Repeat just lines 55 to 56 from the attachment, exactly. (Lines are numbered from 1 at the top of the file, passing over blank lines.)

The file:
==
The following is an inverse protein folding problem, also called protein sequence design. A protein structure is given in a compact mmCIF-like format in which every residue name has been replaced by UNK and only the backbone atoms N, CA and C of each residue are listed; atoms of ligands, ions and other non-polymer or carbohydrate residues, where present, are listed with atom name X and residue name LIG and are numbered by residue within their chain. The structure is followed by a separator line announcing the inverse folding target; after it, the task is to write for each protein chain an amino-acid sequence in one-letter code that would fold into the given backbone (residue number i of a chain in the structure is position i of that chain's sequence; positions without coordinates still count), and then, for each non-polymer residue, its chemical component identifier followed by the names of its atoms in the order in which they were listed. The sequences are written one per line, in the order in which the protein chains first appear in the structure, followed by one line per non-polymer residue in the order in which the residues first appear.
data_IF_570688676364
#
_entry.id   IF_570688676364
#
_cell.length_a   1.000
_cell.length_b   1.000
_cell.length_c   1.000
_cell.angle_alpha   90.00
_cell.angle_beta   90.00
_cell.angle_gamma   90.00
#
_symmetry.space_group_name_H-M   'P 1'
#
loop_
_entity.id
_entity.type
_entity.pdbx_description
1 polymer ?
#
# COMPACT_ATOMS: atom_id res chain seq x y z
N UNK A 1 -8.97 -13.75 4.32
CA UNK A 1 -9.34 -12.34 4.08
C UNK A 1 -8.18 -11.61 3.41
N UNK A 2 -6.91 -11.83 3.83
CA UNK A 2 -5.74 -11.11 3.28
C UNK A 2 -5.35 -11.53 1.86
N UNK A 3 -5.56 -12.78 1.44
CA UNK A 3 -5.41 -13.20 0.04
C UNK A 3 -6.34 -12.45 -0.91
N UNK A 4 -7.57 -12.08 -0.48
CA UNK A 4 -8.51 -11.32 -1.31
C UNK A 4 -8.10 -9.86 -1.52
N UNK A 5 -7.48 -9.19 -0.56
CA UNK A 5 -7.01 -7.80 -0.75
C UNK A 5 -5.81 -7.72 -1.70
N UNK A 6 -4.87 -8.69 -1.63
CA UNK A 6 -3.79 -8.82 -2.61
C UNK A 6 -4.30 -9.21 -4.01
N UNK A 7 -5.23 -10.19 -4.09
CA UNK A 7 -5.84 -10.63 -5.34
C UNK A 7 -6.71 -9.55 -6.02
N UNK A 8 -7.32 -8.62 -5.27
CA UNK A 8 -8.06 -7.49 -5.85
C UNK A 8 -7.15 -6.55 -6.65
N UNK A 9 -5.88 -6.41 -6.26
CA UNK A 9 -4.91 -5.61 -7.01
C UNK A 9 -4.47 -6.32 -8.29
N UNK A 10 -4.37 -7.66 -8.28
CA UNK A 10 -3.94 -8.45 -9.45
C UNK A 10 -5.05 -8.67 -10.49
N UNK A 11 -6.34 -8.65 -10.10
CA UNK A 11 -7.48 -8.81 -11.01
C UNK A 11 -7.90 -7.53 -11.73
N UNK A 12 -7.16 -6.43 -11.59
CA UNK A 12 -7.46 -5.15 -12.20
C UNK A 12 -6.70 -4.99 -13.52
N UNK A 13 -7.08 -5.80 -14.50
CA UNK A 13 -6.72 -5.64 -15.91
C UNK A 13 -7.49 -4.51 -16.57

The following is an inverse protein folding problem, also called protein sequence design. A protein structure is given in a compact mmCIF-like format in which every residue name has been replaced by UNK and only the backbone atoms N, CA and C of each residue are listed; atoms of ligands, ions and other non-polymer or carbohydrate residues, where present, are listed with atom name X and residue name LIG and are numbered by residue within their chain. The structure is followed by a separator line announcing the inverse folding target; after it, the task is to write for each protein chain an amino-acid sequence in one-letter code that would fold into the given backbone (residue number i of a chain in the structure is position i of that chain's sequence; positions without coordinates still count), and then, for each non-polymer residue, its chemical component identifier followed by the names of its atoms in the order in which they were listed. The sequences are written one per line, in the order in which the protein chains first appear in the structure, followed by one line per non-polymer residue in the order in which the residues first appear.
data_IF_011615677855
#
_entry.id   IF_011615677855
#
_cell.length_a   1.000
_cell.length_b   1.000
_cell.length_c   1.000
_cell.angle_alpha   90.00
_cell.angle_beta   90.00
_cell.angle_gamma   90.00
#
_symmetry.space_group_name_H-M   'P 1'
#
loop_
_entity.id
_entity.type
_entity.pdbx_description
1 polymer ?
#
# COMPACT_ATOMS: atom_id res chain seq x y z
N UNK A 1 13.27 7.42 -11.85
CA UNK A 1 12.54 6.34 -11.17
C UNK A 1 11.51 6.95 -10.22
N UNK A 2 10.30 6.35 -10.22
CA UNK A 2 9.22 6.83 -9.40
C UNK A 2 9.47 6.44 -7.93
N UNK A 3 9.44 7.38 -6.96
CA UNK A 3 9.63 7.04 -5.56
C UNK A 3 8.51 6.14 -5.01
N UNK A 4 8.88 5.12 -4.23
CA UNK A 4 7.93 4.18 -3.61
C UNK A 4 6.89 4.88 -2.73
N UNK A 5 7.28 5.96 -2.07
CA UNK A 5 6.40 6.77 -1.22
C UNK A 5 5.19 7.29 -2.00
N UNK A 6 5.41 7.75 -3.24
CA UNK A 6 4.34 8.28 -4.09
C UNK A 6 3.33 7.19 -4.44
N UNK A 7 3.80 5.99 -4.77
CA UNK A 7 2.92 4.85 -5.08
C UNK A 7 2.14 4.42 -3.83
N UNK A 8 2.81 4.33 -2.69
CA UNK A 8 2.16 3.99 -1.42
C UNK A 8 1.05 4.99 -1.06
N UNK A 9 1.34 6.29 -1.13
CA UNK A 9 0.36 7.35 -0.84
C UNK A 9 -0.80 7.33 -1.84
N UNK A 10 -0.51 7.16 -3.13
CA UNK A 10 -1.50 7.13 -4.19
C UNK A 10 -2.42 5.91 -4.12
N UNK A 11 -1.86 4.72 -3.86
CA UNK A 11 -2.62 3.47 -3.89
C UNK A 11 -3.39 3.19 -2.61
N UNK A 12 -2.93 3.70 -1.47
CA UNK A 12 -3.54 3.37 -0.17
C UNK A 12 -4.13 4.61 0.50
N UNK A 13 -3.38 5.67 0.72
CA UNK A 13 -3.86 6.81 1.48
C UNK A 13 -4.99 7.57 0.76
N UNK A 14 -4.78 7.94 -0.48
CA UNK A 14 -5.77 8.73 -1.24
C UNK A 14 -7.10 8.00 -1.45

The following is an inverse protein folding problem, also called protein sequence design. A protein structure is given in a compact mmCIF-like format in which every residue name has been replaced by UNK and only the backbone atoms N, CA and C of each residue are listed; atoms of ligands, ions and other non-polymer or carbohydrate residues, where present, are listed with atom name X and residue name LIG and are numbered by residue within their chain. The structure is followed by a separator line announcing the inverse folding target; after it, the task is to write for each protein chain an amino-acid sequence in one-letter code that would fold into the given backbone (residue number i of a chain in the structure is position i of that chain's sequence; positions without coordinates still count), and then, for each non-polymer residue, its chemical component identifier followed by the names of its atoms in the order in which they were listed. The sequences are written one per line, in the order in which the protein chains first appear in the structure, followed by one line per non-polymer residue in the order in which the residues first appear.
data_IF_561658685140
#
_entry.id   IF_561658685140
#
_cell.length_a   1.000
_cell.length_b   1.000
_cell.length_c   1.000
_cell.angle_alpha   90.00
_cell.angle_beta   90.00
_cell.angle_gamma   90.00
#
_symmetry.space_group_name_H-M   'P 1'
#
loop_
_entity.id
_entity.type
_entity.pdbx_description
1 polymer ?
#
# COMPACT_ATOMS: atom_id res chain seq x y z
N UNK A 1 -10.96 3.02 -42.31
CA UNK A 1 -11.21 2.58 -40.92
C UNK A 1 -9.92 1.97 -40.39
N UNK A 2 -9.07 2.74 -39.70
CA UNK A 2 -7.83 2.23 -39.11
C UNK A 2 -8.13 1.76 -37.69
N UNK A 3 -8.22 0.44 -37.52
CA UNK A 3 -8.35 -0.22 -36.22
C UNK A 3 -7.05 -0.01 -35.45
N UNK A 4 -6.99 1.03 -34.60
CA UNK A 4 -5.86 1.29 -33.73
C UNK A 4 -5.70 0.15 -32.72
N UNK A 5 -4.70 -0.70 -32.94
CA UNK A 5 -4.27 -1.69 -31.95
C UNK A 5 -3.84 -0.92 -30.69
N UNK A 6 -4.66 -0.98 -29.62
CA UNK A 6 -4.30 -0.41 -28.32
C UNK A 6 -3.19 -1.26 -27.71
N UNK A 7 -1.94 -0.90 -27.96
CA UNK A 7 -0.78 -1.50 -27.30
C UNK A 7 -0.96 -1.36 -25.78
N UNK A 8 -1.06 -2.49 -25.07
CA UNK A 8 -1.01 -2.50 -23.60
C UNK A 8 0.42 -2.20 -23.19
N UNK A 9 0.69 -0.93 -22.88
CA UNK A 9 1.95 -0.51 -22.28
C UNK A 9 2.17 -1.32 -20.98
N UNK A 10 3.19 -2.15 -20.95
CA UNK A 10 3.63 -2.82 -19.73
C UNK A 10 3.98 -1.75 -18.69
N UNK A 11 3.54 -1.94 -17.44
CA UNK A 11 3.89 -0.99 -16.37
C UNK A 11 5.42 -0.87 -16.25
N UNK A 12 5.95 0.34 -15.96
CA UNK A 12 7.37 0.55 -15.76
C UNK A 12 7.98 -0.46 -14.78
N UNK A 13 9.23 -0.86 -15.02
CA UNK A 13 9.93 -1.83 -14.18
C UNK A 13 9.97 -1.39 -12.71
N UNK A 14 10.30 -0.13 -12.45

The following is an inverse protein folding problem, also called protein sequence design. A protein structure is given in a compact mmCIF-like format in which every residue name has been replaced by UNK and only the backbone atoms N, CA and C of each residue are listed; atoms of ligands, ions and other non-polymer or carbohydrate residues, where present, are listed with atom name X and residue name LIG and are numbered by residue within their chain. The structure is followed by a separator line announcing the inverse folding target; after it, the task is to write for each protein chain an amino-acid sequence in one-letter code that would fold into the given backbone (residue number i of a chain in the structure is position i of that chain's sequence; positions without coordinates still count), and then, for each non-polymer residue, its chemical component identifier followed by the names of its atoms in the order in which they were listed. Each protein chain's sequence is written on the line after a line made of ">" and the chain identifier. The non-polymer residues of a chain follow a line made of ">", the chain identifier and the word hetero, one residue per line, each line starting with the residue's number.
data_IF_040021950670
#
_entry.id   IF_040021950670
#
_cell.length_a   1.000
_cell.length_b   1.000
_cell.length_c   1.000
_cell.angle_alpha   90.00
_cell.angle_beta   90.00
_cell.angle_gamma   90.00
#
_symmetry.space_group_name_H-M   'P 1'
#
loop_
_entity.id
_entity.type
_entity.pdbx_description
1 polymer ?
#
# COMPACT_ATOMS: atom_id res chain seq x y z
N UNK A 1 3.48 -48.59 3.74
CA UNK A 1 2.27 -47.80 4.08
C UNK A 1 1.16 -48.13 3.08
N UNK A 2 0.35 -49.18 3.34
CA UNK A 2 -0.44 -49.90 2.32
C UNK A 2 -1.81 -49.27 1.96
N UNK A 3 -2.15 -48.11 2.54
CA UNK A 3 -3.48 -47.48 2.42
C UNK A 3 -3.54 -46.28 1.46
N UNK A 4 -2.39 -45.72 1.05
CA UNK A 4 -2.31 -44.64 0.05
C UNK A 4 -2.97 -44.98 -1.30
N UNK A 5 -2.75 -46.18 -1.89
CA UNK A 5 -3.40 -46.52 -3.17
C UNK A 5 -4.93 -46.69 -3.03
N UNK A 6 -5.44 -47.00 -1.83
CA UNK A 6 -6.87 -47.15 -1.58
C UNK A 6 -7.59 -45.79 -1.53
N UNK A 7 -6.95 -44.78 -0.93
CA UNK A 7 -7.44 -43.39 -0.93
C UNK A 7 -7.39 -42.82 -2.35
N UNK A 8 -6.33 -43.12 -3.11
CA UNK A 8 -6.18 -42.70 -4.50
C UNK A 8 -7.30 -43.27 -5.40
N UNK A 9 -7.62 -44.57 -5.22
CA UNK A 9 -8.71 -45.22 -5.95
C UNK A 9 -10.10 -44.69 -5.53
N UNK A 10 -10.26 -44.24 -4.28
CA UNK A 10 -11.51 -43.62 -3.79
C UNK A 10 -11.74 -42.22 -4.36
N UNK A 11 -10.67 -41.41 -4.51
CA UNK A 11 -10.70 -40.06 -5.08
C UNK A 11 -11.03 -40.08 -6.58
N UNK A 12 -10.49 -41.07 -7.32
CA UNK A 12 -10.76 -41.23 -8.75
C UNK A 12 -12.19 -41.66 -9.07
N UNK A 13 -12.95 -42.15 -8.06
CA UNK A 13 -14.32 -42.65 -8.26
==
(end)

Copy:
N UNK A 12 -7.16 -6.43 -11.59
CA UNK A 12 -7.46 -5.15 -12.20